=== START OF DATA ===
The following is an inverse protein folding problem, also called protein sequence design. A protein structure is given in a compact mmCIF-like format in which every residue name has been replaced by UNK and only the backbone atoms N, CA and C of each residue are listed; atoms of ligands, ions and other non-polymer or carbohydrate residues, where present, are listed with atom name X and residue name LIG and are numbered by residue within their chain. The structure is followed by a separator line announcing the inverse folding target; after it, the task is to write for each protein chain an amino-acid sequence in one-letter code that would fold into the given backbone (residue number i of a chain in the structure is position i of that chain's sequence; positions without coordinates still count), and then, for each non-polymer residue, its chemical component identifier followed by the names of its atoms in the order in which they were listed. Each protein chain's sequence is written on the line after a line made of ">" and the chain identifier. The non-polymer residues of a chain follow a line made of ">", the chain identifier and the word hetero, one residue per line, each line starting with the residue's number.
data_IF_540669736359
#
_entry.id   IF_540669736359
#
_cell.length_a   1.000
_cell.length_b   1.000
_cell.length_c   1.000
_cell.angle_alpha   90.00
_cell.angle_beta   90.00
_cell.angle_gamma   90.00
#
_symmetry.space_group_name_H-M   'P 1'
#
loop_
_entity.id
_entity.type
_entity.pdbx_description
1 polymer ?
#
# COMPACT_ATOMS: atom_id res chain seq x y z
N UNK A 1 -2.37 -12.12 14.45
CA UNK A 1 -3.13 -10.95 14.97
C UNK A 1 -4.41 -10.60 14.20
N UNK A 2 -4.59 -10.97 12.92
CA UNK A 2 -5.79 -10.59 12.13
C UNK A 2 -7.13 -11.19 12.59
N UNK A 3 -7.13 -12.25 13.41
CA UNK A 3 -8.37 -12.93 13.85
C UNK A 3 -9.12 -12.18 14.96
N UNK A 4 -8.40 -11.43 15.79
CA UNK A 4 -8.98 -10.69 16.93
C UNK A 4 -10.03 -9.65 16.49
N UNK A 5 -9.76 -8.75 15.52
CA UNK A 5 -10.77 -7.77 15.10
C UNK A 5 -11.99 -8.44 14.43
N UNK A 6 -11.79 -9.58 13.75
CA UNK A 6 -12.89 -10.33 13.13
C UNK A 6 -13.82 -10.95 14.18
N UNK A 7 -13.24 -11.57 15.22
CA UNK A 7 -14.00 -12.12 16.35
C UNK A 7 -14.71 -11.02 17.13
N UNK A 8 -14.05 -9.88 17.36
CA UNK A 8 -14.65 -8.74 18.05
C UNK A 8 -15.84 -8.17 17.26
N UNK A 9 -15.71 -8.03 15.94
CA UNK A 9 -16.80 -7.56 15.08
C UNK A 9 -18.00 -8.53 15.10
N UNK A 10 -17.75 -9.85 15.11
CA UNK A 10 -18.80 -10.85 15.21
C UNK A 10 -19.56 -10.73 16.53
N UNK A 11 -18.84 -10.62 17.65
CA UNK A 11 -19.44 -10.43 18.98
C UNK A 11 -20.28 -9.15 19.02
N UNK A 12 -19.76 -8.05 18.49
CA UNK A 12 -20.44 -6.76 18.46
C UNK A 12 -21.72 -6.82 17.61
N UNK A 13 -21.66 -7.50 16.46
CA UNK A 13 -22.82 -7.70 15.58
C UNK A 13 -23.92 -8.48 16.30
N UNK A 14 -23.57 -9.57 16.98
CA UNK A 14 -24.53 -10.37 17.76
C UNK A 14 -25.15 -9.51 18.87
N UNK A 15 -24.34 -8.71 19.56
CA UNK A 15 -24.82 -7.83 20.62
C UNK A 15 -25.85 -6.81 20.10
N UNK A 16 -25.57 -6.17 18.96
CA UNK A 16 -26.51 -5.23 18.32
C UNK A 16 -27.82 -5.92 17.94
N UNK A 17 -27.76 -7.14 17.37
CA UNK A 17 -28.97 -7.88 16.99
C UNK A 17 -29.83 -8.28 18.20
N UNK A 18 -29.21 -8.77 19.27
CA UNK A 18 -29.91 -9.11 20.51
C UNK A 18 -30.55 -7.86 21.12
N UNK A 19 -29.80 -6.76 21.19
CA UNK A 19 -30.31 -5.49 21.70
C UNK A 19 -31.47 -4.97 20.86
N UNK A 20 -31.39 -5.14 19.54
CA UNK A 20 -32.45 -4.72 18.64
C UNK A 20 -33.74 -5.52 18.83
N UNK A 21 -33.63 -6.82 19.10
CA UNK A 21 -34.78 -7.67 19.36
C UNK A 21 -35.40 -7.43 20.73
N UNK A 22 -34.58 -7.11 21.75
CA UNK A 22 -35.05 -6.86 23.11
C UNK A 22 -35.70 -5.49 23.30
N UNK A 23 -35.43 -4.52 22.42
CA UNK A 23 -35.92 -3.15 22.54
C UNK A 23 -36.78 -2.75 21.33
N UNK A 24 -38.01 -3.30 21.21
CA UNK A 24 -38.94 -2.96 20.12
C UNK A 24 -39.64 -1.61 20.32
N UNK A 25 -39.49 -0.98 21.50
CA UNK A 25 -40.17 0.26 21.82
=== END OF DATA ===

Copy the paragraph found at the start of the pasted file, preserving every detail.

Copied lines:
The following is an inverse protein folding problem, also called protein sequence design. A protein structure is given in a compact mmCIF-like format in which every residue name has been replaced by UNK and only the backbone atoms N, CA and C of each residue are listed; atoms of ligands, ions and other non-polymer or carbohydrate residues, where present, are listed with atom name X and residue name LIG and are numbered by residue within their chain. The structure is followed by a separator line announcing the inverse folding target; after it, the task is to write for each protein chain an amino-acid sequence in one-letter code that would fold into the given backbone (residue number i of a chain in the structure is position i of that chain's sequence; positions without coordinates still count), and then, for each non-polymer residue, its chemical component identifier followed by the names of its atoms in the order in which they were listed. Each protein chain's sequence is written on the line after a line made of ">" and the chain identifier. The non-polymer residues of a chain follow a line made of ">", the chain identifier and the word hetero, one residue per line, each line starting with the residue's number.